Cross-border trade is as old as civilization itself, but this commerce has broadened in modern times thanks to world-shrinking innovations in transport and logistics, as well as the expansion of free-trade agreements and other bilateral and regional pacts.
Virtually none of the world’s 193 United Nations member states, or other countries, territories and dependencies, are fully self-reliant, meaning they produce everything their populations need within their own borders.
To find the most self-sufficient countries in the world, 24/7 Wall St. used World Bank data to rank countries by the total value of imports as a percentage of gross domestic product. Data includes imports and exports as a percentage of GDP and in current U.S. dollars, GDP is also in current U.S. dollars, and annual growth of imports based on constant local currency that are based on constant 2015 prices then expressed in USD. All data is from the World Bank for the most recent year available.
Imports include all goods and services imported to a country. They include agricultural products, commodities, merchandise, freight services, banking, royalties, licensing fees, and other valuables.
The countries on this list import goods and services valued at 21% or less of their GDP. However, exports vary widely, with some countries dealing with large trade deficits (imports larger than exports). While some countries on this list are economically prosperous and the low level of imports implies self-sufficiency, others are low-income countries. (These are the poorest countries in the world.)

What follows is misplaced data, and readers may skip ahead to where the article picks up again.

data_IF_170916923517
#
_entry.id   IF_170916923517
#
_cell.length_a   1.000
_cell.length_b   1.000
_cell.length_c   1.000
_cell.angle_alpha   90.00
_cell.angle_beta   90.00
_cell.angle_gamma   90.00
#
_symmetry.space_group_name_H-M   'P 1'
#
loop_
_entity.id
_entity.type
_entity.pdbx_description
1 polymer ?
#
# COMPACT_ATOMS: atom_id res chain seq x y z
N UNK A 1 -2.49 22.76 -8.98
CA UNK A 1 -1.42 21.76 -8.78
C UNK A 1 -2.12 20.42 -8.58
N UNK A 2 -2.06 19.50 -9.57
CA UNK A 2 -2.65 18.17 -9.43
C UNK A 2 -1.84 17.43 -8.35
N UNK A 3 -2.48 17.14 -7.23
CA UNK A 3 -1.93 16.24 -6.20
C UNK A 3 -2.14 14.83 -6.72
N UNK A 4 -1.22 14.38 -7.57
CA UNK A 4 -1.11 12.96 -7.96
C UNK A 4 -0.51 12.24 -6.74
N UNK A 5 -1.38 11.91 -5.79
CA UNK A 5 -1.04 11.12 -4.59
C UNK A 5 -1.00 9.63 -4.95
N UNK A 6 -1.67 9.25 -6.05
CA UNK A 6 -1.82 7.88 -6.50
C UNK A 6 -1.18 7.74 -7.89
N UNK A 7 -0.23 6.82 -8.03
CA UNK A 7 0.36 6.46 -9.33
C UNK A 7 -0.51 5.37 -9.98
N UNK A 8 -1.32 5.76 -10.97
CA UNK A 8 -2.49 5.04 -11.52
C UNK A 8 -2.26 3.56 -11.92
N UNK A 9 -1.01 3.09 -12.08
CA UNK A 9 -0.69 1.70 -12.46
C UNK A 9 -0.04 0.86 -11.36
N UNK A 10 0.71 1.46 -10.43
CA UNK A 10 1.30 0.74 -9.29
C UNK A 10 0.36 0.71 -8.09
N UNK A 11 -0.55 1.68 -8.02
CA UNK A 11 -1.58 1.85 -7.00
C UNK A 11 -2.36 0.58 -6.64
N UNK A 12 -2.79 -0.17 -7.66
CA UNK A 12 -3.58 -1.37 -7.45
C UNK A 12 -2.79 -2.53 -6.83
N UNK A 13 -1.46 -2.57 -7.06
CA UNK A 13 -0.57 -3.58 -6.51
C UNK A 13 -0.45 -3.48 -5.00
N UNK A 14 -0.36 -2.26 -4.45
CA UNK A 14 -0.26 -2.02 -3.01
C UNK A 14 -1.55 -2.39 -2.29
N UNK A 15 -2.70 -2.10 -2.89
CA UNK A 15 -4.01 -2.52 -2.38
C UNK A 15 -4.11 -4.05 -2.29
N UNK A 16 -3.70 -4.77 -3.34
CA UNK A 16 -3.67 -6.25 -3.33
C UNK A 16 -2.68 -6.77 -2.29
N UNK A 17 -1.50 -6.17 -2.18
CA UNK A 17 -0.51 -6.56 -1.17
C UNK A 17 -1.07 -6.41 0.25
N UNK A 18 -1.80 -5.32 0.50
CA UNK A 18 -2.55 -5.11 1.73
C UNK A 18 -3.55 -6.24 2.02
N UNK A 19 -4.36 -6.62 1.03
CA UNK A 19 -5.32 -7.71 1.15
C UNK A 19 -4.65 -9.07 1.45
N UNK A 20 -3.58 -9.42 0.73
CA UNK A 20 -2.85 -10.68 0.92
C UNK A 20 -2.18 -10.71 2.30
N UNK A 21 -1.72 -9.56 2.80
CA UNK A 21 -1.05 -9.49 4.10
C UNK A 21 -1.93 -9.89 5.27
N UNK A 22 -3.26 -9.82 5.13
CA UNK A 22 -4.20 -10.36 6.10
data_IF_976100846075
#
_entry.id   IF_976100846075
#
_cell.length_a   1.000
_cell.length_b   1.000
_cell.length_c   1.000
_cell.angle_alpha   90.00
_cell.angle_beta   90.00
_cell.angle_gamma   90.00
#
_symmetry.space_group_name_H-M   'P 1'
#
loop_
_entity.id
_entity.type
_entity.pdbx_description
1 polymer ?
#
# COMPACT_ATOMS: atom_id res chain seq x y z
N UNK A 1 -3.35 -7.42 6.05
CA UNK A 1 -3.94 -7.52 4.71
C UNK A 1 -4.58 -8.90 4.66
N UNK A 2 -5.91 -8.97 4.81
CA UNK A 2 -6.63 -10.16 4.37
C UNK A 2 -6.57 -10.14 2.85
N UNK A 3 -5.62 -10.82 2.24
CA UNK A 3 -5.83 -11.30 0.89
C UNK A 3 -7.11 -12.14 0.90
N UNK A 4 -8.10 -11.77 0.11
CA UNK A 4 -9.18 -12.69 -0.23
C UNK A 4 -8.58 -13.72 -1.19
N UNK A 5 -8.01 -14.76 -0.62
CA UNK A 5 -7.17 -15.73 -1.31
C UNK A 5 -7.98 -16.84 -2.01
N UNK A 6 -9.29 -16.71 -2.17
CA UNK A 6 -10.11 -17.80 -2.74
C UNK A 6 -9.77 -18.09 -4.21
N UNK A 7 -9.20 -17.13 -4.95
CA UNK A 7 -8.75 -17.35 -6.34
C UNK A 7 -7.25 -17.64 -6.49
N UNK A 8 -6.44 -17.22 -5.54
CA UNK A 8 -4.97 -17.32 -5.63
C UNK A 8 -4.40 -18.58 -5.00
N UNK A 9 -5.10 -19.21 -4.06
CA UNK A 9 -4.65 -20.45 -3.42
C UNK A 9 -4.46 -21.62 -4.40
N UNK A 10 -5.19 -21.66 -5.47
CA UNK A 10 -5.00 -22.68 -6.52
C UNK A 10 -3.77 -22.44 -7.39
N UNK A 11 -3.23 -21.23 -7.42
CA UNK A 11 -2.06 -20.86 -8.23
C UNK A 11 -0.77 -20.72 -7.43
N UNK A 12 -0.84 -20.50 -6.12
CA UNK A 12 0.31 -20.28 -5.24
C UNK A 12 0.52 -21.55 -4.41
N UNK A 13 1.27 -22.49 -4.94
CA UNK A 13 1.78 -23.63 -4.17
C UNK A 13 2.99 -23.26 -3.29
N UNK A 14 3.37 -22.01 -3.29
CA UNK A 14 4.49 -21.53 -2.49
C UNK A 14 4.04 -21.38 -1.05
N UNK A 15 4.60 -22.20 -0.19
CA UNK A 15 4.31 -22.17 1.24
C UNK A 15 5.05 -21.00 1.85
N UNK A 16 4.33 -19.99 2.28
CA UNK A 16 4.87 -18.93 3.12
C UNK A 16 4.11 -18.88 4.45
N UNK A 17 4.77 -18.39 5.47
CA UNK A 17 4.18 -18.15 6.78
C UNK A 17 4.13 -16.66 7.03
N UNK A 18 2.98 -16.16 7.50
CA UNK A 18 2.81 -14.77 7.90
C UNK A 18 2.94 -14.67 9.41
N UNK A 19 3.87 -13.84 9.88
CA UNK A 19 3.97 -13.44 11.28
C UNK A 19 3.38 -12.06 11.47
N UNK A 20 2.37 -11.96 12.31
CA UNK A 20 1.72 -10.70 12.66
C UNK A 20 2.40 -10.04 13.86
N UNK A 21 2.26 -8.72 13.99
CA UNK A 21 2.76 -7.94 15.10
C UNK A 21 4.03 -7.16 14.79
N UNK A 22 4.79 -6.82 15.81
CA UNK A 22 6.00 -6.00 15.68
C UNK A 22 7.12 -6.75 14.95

Sudan, for example, a country still precariously recovering from decades of civil war, is almost completely self-reliant – its total trade activity with the rest of the world made up less than 1% of its GDP in 2020. Many of the country’s residents are engaged in subsistence farming.
Conversely, wealthy, highly developed, economically diverse countries can typically weather trade deficits. For example, the United States with its $21 trillion economy is considered among the most self-reliant in the world, even if the value of its imports made up more than 13% of its GDP in 2020 compared to about 10% for its exports that same year. (Find out if the U.S. ranks among countries where people have the highest average net incomes.)
Sponsored: Tips for Investing
A financial advisor can help you understand the advantages and disadvantages of investment properties. Finding a qualified financial advisor doesn’t have to be hard. SmartAsset’s free tool matches you with up to three financial advisors who serve your area, and you can interview your advisor matches at no cost to decide which one is right for you. If you’re ready to find an advisor who can help you achieve your financial goals, get started now.
Investing in real estate can diversify your portfolio. But expanding your horizons may add additional costs. If you’re an investor looking to minimize expenses, consider checking out online brokerages. They often offer low investment fees, helping you maximize your profit.